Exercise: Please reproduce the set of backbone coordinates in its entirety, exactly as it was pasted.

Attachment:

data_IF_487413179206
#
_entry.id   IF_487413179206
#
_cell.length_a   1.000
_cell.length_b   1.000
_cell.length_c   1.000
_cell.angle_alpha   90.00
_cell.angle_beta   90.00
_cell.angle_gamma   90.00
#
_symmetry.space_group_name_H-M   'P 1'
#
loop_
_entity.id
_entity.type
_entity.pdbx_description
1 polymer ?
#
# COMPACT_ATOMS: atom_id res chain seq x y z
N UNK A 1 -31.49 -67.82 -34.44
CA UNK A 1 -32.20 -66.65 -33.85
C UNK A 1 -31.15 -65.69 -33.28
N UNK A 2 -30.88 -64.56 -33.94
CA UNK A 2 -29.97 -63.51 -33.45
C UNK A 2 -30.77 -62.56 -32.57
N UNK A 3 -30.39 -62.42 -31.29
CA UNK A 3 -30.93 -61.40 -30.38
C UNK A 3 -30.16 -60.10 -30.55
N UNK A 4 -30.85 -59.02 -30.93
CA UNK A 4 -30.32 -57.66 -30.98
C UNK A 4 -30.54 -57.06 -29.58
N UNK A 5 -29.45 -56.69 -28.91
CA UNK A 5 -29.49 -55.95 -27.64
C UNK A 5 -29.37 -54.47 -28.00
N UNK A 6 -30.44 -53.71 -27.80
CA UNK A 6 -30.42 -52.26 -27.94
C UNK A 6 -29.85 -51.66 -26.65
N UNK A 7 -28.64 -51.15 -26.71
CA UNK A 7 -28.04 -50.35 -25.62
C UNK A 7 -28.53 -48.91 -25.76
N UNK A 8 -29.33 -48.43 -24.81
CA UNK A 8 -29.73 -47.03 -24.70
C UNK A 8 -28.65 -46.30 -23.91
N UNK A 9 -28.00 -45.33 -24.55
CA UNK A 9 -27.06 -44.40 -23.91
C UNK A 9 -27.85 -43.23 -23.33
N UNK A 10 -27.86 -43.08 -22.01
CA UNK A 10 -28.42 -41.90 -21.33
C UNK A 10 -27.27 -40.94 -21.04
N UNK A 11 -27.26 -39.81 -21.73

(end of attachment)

data_IF_487413179206
#
_entry.id   IF_487413179206
#
_cell.length_a   1.000
_cell.length_b   1.000
_cell.length_c   1.000
_cell.angle_alpha   90.00
_cell.angle_beta   90.00
_cell.angle_gamma   90.00
#
_symmetry.space_group_name_H-M   'P 1'
#
loop_
_entity.id
_entity.type
_entity.pdbx_description
1 polymer ?
#
# COMPACT_ATOMS: atom_id res chain seq x y z
N UNK A 1 -31.49 -67.82 -34.44
CA UNK A 1 -32.20 -66.65 -33.85
C UNK A 1 -31.15 -65.69 -33.28
N UNK A 2 -30.88 -64.56 -33.94
CA UNK A 2 -29.97 -63.51 -33.45
C UNK A 2 -30.77 -62.56 -32.57
N UNK A 3 -30.39 -62.42 -31.29
CA UNK A 3 -30.93 -61.40 -30.38
C UNK A 3 -30.16 -60.10 -30.55
N UNK A 4 -30.85 -59.02 -30.93
CA UNK A 4 -30.32 -57.66 -30.98
C UNK A 4 -30.54 -57.06 -29.58
N UNK A 5 -29.45 -56.69 -28.91
CA UNK A 5 -29.49 -55.95 -27.64
C UNK A 5 -29.37 -54.47 -28.00
N UNK A 6 -30.44 -53.71 -27.80
CA UNK A 6 -30.42 -52.26 -27.94
C UNK A 6 -29.85 -51.66 -26.65
N UNK A 7 -28.64 -51.15 -26.71
CA UNK A 7 -28.04 -50.35 -25.62
C UNK A 7 -28.53 -48.91 -25.76
N UNK A 8 -29.33 -48.43 -24.81
CA UNK A 8 -29.73 -47.03 -24.70
C UNK A 8 -28.65 -46.30 -23.91
N UNK A 9 -28.00 -45.33 -24.55
CA UNK A 9 -27.06 -44.40 -23.91
C UNK A 9 -27.85 -43.23 -23.33
N UNK A 10 -27.86 -43.08 -22.01
CA UNK A 10 -28.42 -41.90 -21.33
C UNK A 10 -27.27 -40.94 -21.04
N UNK A 11 -27.26 -39.81 -21.73